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0 Comments | More in Video | Topics: kenneth bae, north korea, Obama

January 22, 2014 at 6:59 AM

Seahawks: The 12th Man around and on top of the world

Seahawks fans sent images of themselves from around the world in 12th Man gear in response to my Monday blog post about a Tacoma native living in Paris.

The most impressive entry came from Gordon Prinster of West Seattle, who shared a video of himself planting a 12th Man flag at 22,837 feet on Mount Aconcagua in Argentina on Jan. 4. Aconcagua is the tallest peak in the Americas.

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0 Comments | Topics: seahawks

January 16, 2014 at 6:15 AM

As Kenneth Bae remains imprisoned, PBS ‘Frontline’ exposes real North Korea

If you want to get a real sense of life inside North Korea, stop looking at the photos of Dennis Rodman’s ill-advised trip earlier this month to Pyongyang to celebrate Kim Jong Un’s birthday.

Instead, watch the latest “Frontline” from PBS called “Secret State of North Korea.” Here’s the trailer:

Director Jim Jones worked with journalists to obtain grainy, sometimes-horrifying video from inside the country. Glimpses of daily life there show mass oppression, orphaned children, fake luxury storefronts, and over-the-top efforts to exalt Kim’s image.

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0 Comments | More in Video | Topics: frontline, kenneth bae, north korea

January 7, 2014 at 12:00 PM

Dennis Rodman, ex-NBA players cannot dodge Kenneth Bae questions

CNN Anchor Chris Cuomo grilled Dennis Rodman on Tuesday about imprisoned American Kenneth Bae, and the former NBA star lost it.

Watch the video below. Rodman and a team of ex-NBA players were interviewed from Pyongyang, where they are scheduled to participate in an exhibition game Wednesday with North Korean players.

Rodman’s incoherent answers are a poor attempt to deflect attention from North Korea’s recent human rights abuses. Aside from the recent execution of leader Kim Jong Un’s once-powerful uncle, the regime has held former Washington resident and tour operator Kenneth Bae for more than one year.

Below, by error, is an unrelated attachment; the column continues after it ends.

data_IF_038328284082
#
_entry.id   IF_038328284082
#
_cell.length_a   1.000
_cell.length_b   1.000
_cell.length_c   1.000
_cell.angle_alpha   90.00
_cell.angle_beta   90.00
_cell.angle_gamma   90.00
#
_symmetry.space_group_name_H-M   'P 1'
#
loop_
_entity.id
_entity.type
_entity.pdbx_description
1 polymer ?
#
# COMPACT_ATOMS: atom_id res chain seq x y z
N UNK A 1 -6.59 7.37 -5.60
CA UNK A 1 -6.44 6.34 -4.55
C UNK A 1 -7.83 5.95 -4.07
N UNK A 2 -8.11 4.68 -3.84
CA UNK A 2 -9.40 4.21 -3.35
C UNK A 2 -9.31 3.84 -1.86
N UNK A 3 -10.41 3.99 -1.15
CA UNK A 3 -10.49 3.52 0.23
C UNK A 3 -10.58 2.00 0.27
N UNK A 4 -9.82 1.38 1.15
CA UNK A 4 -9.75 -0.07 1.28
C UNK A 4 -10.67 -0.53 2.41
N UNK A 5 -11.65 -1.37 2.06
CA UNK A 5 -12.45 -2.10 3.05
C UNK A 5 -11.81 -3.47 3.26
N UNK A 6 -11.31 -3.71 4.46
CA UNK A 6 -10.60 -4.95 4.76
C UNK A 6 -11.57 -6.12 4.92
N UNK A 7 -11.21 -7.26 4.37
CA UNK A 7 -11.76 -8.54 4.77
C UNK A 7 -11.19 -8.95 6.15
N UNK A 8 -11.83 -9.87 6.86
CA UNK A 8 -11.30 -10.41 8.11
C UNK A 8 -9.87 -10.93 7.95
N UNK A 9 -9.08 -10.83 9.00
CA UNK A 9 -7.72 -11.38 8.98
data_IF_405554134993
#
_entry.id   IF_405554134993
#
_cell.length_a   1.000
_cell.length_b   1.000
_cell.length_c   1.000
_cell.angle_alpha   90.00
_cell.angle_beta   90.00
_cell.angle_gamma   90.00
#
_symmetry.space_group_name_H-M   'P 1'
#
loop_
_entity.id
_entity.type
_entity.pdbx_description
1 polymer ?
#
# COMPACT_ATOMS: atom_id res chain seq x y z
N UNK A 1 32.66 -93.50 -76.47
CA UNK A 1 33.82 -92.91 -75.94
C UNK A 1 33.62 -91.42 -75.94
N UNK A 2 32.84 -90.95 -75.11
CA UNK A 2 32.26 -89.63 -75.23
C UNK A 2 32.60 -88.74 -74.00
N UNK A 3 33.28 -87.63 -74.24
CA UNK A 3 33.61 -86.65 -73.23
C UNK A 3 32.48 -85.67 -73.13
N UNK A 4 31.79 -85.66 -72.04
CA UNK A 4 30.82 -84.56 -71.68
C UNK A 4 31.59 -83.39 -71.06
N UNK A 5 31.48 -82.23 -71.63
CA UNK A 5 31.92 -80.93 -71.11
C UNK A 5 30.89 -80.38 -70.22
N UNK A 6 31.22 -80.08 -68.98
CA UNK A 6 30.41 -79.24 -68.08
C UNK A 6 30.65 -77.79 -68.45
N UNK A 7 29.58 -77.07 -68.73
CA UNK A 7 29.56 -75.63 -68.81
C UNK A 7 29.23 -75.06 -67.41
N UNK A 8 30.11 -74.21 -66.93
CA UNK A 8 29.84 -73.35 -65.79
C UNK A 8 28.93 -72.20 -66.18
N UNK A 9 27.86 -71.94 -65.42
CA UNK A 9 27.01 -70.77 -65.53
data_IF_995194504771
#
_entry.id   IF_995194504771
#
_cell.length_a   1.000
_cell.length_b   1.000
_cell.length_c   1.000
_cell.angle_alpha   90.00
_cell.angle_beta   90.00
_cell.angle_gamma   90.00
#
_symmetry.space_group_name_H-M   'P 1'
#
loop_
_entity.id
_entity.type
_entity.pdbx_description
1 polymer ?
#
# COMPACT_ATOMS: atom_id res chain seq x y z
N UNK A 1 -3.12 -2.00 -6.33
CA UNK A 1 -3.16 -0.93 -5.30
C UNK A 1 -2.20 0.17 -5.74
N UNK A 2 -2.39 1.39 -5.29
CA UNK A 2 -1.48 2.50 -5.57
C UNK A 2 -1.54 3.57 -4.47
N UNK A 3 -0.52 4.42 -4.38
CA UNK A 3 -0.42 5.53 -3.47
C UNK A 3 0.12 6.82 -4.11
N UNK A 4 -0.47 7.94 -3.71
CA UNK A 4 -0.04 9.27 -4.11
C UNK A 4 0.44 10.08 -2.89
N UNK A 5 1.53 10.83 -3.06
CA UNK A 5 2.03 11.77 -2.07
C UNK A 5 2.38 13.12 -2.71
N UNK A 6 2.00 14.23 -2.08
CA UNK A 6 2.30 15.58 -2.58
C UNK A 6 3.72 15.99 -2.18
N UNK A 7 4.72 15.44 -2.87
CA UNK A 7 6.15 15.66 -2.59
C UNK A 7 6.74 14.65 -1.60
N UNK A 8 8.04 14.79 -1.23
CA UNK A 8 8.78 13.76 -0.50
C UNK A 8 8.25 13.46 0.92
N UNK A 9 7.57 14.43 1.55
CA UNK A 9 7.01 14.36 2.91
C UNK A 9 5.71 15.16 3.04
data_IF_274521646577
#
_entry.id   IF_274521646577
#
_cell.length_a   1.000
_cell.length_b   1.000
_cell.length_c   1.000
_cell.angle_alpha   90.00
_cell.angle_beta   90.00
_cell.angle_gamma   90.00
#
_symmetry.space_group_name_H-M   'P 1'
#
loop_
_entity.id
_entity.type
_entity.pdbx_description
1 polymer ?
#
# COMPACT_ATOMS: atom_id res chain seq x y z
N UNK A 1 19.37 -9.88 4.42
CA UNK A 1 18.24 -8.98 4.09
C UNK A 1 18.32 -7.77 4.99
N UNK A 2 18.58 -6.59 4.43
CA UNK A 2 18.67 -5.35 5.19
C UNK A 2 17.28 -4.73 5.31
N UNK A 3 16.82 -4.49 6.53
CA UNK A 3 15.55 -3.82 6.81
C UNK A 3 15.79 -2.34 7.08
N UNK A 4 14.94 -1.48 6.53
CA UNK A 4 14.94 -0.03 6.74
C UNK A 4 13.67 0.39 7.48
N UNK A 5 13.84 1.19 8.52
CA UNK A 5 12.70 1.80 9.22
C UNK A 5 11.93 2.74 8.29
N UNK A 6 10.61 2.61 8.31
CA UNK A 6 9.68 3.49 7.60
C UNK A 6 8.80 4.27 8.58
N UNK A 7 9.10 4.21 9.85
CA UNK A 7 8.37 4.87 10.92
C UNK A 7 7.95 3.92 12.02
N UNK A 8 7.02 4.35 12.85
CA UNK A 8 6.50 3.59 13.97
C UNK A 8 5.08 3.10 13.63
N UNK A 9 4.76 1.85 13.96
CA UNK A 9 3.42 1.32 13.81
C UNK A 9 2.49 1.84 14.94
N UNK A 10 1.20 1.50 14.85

Here is The Seattle Times’ most recent editorial calling for Bae’s release. Last May, Rodman took to Twitter to ask for Bae’s release. He has since changed his tune — and then some.

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0 Comments | More in Video | Topics: cnn, Dennis Rodman, kenneth bae

December 31, 2013 at 6:00 AM

How to keep New Year’s resolutions: Tiny habits

You’re thinking about those New Year’s resolutions, right? In 2014 you’re going to shed those extra pounds! Get healthy. Sleep more. Be 100 percent debt-free.

How many have failed time and again to accomplish big, broad goals because of the rush to achieve results? Maybe they didn’t examine the process. Or form a realistic plan. My own tendency to attempt extreme changes is rarely sustainable beyond a few days, whether it’s getting up at 5 a.m. to work out or attempting a juice cleanse.

Maybe we need to stop being so hard on ourselves. Change things up by starting really small, says BJ Fogg, a social scientist and director of Stanford University’s Persuasive Tech Lab. Watch his TED Talk below on forming tiny habits to reach long-term goals:

According to a recent University of Scranton survey published in the Journal of Clinical Psychology, about 45 percent of Americans make new year’s resolutions. Eight percent are successful; 49 percent report “infrequent” success; 24 percent report they’ve failed each year.

Below is a list of the study’s top resolutions for 2014. Look familiar?

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0 Comments | Topics: bj fogg, new year, resolutions

August 13, 2013 at 11:45 AM

‘The Campaign’ shows how Prop. 8 ignited marriage-equality revolution

This Seattle Times news account of state Sen. Ed Murray’s marriage last Saturday to his long-time partner Michael Shiosaki warmed a lot of hearts, including mine. Murray, a Seattle Democrat, fought well over a decade to convince a majority of his fellow lawmakers to support legalizing same-sex marriage. Patience pays off. The two wed exactly 22 years from the day they met during a hike to Mount Rainier.

The political wedding of the season happened just a few days before the highly anticipated documentary film “The Campaign” is scheduled to screen Thursday at SIFF Uptown in Seattle at 7:30 p.m. KCTS 9 will broadcast the film next Sunday at 11pm. Here’s a preview:

Aw, that’s right. Four years before Washington state voters made history by becoming one of the first electorates in the union to affirm marriage equality, there was the 2008 campaign in California for and against Proposition 8, a measure by same-sex marriage opponents to define marriage in that state’s constitution as a union between one man and one woman. Two lower courts ruled the amendment was unconstitutional before the case reached the Supreme Court of the United States. Last June, the justices ruled they had no authority to decide on the case, thereby allowing California to resume same-sex marriages. (Read the Wikipedia explanation of this rather complex legal battle at this link.)

The stunning outcome of that election raised our collective consciousness and ignited a revolution (and lots of fundraising) in states outside California, including right here Washington. It forced a mainstream discussion about gay marriage not just as a social or political wedge problem but as an issue of human rights and personal freedom.

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0 Comments | Topics: Documentary, ed murray, prop 8